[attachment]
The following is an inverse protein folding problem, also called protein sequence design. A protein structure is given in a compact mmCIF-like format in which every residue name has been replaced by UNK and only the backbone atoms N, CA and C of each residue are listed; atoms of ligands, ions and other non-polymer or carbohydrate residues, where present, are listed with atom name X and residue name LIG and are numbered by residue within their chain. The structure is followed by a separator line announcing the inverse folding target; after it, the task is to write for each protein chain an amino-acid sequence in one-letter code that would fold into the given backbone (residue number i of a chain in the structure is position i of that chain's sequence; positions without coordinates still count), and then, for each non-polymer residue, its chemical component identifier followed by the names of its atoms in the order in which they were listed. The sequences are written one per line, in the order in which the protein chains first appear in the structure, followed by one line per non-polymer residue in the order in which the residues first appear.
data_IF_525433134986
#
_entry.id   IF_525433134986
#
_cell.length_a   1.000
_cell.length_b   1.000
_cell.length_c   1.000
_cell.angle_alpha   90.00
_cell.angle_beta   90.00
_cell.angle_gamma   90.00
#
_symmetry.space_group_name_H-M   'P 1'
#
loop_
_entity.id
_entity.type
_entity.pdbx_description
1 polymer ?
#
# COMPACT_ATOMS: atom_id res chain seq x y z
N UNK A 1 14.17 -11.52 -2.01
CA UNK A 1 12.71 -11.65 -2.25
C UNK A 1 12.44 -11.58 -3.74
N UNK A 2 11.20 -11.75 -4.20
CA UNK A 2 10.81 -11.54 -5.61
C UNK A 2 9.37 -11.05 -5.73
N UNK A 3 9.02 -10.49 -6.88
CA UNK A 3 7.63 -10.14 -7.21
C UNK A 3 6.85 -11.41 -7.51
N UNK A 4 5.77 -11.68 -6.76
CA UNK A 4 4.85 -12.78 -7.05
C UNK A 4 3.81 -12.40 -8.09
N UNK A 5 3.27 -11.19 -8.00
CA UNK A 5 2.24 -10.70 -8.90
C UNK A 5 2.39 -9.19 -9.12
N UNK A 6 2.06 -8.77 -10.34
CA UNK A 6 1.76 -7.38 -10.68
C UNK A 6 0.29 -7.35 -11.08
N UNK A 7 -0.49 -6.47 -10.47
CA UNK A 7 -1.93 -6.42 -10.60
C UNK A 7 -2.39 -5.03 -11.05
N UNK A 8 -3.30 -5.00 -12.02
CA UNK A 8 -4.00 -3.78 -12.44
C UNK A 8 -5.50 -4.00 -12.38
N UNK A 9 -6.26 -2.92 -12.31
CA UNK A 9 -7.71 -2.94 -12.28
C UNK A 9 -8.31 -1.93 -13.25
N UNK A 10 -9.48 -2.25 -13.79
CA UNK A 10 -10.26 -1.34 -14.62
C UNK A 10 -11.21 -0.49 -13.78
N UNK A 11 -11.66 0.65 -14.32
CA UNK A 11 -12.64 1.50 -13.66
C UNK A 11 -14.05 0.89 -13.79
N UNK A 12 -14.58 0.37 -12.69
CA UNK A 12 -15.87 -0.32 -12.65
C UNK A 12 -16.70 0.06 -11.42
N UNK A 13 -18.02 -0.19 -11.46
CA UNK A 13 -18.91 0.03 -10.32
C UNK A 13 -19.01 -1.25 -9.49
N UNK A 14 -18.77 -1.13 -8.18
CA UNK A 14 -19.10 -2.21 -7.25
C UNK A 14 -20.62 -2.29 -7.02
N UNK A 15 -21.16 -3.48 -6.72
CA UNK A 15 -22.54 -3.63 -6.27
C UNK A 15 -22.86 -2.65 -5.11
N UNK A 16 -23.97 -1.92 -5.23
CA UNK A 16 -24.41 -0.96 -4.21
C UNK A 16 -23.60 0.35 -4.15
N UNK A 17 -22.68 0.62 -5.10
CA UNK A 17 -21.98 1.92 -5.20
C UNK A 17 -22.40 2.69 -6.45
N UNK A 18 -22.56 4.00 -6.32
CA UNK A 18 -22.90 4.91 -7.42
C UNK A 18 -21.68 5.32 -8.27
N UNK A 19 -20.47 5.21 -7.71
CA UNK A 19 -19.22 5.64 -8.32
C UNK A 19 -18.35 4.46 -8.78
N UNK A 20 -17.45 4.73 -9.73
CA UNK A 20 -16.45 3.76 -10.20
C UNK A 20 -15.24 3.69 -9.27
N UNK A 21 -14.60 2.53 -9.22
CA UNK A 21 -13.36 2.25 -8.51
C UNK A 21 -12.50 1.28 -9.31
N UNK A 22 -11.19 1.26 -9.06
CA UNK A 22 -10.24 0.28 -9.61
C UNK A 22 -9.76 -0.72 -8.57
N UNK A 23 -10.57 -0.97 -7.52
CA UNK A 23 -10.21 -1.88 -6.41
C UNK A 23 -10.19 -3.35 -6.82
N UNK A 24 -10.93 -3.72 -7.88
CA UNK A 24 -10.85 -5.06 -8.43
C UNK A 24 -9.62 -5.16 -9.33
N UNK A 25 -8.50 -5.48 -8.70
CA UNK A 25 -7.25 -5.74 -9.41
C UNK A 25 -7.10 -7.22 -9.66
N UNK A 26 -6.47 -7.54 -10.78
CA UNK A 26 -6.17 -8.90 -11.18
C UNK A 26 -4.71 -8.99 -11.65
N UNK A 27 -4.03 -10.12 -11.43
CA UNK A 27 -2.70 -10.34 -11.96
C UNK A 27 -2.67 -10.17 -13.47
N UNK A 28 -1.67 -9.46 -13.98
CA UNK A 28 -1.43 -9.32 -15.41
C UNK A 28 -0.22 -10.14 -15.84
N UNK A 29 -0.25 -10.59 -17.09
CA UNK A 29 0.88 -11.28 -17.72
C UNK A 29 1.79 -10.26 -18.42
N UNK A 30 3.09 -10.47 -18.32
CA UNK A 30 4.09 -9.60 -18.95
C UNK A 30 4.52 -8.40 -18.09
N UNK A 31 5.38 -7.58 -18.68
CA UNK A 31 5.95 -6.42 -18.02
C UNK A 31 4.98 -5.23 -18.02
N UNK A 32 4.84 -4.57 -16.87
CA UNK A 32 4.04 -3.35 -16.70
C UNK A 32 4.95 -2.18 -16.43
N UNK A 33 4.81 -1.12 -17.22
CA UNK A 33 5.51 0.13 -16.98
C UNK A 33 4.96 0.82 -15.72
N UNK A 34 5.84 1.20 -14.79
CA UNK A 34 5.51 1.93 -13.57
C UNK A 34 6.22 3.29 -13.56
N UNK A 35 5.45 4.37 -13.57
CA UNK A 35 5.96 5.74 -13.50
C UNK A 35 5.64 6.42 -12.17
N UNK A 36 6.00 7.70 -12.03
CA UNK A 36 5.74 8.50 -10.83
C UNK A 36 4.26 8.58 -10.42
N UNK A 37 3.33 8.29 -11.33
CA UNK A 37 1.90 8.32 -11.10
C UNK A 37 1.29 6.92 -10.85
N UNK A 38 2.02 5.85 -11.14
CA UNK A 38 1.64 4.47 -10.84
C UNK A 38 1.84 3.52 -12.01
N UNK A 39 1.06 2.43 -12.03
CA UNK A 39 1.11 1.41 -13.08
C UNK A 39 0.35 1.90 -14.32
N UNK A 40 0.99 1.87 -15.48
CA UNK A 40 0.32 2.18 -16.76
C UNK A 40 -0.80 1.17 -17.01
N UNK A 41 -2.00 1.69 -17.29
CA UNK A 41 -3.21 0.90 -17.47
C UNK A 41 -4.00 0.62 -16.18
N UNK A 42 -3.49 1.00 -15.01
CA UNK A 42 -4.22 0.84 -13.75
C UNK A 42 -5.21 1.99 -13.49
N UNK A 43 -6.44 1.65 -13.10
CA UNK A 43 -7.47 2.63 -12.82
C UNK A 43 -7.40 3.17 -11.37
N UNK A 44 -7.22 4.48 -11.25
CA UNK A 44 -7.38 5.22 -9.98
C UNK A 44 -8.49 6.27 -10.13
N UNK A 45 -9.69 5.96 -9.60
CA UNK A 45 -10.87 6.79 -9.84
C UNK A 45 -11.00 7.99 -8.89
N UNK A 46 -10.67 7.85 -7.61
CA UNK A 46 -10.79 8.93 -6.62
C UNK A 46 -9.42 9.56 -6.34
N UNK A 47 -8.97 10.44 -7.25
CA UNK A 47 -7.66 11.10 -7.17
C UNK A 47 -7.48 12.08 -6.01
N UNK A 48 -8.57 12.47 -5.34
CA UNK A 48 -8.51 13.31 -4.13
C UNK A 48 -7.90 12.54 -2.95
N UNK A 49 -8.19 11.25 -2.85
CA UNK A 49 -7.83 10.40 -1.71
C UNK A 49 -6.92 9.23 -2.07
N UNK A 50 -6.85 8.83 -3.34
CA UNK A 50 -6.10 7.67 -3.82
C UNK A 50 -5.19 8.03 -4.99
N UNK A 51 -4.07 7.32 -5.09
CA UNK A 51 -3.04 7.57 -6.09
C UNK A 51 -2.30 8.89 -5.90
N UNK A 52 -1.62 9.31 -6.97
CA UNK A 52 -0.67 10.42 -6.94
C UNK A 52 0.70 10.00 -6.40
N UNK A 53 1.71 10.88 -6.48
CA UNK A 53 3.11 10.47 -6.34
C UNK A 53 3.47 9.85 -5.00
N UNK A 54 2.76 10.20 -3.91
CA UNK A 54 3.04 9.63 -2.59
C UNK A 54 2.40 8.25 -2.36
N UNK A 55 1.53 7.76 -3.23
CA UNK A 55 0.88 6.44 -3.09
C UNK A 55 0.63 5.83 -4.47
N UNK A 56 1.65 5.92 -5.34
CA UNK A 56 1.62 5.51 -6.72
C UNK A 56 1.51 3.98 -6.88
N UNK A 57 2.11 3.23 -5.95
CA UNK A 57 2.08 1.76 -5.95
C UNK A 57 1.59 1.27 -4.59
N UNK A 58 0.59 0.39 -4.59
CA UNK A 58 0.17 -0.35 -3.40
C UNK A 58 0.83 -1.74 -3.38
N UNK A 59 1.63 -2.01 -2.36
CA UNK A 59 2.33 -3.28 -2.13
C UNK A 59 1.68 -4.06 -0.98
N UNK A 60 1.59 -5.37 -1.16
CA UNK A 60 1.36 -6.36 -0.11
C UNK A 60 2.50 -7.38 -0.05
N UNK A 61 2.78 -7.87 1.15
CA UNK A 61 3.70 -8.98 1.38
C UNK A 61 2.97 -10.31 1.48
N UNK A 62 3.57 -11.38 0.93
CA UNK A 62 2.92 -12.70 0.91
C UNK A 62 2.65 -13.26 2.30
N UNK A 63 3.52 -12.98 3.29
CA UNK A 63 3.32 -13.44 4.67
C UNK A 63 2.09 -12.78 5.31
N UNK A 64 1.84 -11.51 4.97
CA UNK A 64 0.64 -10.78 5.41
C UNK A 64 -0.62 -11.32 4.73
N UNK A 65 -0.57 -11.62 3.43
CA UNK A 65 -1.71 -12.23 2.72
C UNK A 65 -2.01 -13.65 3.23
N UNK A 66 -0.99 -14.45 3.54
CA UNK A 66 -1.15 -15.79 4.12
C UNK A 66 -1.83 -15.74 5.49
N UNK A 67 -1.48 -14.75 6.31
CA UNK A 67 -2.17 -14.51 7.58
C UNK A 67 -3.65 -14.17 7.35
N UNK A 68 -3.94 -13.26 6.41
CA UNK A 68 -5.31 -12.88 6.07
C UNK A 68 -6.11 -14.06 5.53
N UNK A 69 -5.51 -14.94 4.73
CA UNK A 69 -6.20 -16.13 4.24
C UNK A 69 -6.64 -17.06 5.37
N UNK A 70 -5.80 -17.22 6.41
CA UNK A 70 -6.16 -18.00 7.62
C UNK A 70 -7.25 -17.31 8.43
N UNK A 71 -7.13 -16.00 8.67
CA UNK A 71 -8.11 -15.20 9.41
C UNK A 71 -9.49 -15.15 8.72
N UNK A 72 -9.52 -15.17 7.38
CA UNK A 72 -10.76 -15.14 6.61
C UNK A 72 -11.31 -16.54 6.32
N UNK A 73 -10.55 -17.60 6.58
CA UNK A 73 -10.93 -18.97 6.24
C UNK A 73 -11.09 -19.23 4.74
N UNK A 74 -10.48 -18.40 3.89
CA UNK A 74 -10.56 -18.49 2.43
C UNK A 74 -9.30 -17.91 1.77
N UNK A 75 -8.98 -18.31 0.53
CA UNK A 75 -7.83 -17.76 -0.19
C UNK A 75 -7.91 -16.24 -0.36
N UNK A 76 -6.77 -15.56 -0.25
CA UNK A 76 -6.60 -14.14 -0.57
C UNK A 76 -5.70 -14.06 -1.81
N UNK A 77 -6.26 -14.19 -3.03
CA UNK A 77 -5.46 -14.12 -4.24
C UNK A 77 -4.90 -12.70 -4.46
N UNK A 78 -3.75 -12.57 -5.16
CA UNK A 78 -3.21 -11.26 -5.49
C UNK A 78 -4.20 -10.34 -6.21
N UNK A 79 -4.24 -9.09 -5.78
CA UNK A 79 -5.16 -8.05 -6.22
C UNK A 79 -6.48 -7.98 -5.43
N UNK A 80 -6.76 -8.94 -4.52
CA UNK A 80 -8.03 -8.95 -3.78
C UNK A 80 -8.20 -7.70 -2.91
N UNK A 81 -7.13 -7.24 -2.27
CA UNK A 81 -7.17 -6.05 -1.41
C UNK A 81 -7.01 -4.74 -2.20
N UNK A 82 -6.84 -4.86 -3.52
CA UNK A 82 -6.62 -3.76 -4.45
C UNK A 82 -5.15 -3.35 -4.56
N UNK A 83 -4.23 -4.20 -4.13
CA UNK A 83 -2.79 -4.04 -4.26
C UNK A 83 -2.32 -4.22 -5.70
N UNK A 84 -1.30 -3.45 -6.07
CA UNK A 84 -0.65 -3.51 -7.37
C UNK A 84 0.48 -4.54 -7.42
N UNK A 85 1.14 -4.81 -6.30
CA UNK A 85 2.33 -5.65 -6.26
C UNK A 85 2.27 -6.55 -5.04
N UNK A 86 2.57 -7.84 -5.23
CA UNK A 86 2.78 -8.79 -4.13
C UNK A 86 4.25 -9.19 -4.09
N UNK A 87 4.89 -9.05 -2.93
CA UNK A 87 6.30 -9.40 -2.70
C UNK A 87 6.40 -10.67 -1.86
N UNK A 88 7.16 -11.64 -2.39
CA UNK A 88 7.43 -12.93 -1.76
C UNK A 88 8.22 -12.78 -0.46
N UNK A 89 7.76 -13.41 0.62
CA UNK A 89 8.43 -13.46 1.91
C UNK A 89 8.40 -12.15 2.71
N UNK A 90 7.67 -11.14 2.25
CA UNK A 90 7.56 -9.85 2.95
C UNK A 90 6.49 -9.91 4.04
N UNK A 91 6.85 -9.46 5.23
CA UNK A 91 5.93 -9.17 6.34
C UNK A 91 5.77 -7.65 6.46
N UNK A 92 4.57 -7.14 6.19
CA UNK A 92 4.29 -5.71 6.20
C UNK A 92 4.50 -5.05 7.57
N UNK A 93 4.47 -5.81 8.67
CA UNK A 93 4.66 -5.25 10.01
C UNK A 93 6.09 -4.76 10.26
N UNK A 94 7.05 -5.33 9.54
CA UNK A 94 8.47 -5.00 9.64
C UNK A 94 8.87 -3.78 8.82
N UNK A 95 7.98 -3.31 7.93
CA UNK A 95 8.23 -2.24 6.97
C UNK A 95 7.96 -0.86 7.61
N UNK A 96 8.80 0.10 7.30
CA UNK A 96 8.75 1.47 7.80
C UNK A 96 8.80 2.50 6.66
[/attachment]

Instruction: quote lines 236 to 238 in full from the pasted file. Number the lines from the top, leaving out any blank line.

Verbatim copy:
CA UNK A 72 -10.76 -15.14 6.61
C UNK A 72 -11.31 -16.54 6.32
N UNK A 73 -10.55 -17.60 6.58